All of this information will be very specific to the PICU that your platform uses. You will need the hardware manual for code examples. MMURTL V1.0 -64- RICHARD A BURGESS .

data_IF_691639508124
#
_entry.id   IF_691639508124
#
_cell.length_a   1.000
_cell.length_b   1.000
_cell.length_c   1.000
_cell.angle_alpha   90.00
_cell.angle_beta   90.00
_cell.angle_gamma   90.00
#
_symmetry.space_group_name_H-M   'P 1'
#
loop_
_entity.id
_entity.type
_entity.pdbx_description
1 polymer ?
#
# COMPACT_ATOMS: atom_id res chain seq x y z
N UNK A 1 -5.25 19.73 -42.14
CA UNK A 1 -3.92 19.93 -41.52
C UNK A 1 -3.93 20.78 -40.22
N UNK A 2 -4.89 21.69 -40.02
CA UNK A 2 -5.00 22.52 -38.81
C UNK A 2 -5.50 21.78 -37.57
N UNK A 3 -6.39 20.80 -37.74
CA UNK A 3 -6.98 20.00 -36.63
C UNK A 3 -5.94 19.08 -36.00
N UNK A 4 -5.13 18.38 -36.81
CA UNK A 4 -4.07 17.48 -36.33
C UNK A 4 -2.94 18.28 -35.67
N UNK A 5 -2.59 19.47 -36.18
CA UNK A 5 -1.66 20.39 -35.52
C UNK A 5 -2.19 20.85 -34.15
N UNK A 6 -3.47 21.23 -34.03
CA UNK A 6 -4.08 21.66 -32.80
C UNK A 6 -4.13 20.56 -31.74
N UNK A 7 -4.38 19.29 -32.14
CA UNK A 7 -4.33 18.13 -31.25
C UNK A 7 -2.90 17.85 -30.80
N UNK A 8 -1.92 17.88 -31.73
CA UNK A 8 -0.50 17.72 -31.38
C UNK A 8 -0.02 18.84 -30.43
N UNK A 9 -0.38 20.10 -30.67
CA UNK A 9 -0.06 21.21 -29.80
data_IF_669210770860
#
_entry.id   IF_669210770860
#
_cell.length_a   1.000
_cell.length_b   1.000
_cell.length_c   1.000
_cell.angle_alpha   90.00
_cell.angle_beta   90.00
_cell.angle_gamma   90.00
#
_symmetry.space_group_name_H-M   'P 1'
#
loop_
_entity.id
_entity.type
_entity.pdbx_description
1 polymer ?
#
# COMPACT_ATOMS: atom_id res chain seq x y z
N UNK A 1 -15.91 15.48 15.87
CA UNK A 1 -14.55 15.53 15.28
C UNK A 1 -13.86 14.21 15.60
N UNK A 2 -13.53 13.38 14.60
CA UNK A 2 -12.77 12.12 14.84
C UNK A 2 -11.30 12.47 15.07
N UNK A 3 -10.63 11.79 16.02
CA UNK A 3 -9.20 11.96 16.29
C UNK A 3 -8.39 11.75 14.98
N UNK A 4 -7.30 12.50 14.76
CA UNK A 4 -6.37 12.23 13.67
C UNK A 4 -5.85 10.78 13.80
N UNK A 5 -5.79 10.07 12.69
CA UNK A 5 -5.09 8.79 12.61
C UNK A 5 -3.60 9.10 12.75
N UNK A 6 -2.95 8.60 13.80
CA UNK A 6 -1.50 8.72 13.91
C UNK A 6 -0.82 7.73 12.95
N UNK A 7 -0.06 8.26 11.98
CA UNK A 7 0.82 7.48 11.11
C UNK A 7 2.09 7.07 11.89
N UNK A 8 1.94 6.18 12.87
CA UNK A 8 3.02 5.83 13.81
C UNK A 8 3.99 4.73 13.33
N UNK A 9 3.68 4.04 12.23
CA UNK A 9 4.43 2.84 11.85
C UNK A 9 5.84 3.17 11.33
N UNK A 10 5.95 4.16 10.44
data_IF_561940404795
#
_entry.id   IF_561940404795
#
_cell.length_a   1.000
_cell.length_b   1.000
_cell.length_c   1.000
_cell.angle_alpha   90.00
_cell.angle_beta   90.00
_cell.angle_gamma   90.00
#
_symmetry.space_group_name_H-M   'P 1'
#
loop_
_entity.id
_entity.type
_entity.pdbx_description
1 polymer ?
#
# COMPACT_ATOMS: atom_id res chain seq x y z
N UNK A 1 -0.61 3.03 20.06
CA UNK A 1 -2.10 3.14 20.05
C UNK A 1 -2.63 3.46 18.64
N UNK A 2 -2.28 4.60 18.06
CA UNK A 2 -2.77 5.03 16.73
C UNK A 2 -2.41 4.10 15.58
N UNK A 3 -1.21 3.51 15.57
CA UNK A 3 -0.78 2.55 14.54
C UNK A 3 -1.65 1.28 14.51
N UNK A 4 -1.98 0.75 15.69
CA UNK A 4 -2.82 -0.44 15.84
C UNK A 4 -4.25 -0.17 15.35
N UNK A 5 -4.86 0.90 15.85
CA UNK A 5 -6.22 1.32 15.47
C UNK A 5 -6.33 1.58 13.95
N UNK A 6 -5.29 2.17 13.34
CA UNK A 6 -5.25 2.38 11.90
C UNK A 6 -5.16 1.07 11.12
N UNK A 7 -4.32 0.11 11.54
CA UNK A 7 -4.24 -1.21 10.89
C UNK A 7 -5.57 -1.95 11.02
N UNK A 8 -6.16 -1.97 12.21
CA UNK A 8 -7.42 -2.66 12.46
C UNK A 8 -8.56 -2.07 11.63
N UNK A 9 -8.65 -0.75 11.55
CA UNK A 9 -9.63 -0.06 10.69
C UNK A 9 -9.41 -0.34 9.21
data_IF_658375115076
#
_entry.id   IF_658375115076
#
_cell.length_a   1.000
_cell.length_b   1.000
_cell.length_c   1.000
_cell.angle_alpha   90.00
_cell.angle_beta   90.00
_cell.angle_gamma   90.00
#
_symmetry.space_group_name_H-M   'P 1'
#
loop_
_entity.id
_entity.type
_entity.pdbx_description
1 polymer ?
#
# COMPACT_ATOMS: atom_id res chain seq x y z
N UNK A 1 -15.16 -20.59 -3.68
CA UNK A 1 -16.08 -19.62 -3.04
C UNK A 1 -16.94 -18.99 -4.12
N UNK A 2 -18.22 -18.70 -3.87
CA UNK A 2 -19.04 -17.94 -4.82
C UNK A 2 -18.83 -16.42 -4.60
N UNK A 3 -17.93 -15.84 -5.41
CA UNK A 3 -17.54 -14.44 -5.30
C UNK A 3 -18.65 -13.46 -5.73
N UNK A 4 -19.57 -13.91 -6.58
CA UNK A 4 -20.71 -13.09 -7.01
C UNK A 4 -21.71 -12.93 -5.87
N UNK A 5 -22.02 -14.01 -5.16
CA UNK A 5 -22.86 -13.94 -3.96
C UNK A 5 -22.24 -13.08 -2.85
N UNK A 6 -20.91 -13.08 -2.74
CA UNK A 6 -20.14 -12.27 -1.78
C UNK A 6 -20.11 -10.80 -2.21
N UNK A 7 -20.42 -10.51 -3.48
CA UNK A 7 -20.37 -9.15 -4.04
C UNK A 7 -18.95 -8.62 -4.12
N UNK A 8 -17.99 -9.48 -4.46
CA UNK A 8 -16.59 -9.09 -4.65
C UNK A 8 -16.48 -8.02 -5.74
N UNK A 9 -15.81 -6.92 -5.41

In the PC world. the boot sector code may load another. If you're using another platform. The boot ROM is read-only memory that contains just enough code to do a basic system initialization and load (boot) the operating system. then execute it. This information can be found in the processor hardware manual. If this is true. (whatever they call it for your particular processor) tells the processor which instruction to execute first. tasks. This amounts to reading a sector into a fixed address in memory. memory. This will give you a very good head start on your studies. which you can apply to most systems in a generic fashion. where boot ROMs usually reside.at least not as a file from the file system. you'll have to do some research. it's not everyday someone wants to write an operating system.0 -65- RICHARD A BURGESS . you'll know there is no definitive publication you can turn to for all the answers. This is known as a multistage boot. the first executed address is usually somewhere at the high end of physical memory. then go through each section of the basic initialization.Chapter 7. The operating system will be located on a disk or other block-oriented device. Boot ROM When a processor is first powered up. or in the processor programming manual from the manufacturer. how does it load a file (the operating system)? It generally doesn't .) The operating system writer may not really need to know the processor’s initial execution address. (The initial address that is executed will also be documented in the processor manual. The processor's purpose is to execute instructions. but the basic steps to get your operating system up and running will be very similar. and it's not exactly easy. The Boot Sector The boot ROM code knows only enough to retrieve a sector or two from the disk to some location in RAM. In other words. and important structures. Consider that the boot ROM code knows little or nothing about the file system. It is usually the first logical sector of the disk. This can be done in more than one step if required. This device will. This small amount of boot sector code has to know how to get the operating system loaded and executed. MMURTL V1. When I say "just enough code. Your operating system’s tasking and memory models may differ from MMURTL’s. 512 bytes (standard hardware sector size on many systems) is not a heck of a lot of code. Getting Booted If you've ever done any research on how an operating system gets loaded from disk. no doubt. loader program that in turn loads the operating system. what instruction does it execute first? The instruction pointer register or instruction counter." that's exactly what I mean. be organized with a file system. it executes from a reset state. In this chapter. To be honest. I've done all your homework. because this address is executed by a boot ROM. then jumping to the first address of the sector. For this reason. OS Initialization Initializing an operating system is much more complicated than initializing a single program. including hardware. we start with loading the operating system. I'm going to give you a good idea what you need to know. The question is. Processor designers are very specific about what state they leave the processor in after they accomplish their internal hardware reset. more complicated. If you're using a PC ISA-compatible platform. this is known as the Boot Sector of the disk or diskette. The only hardware platform I've researched for the purpose of learning how to boot an operating system is the IBM-PC ISA-compatible system.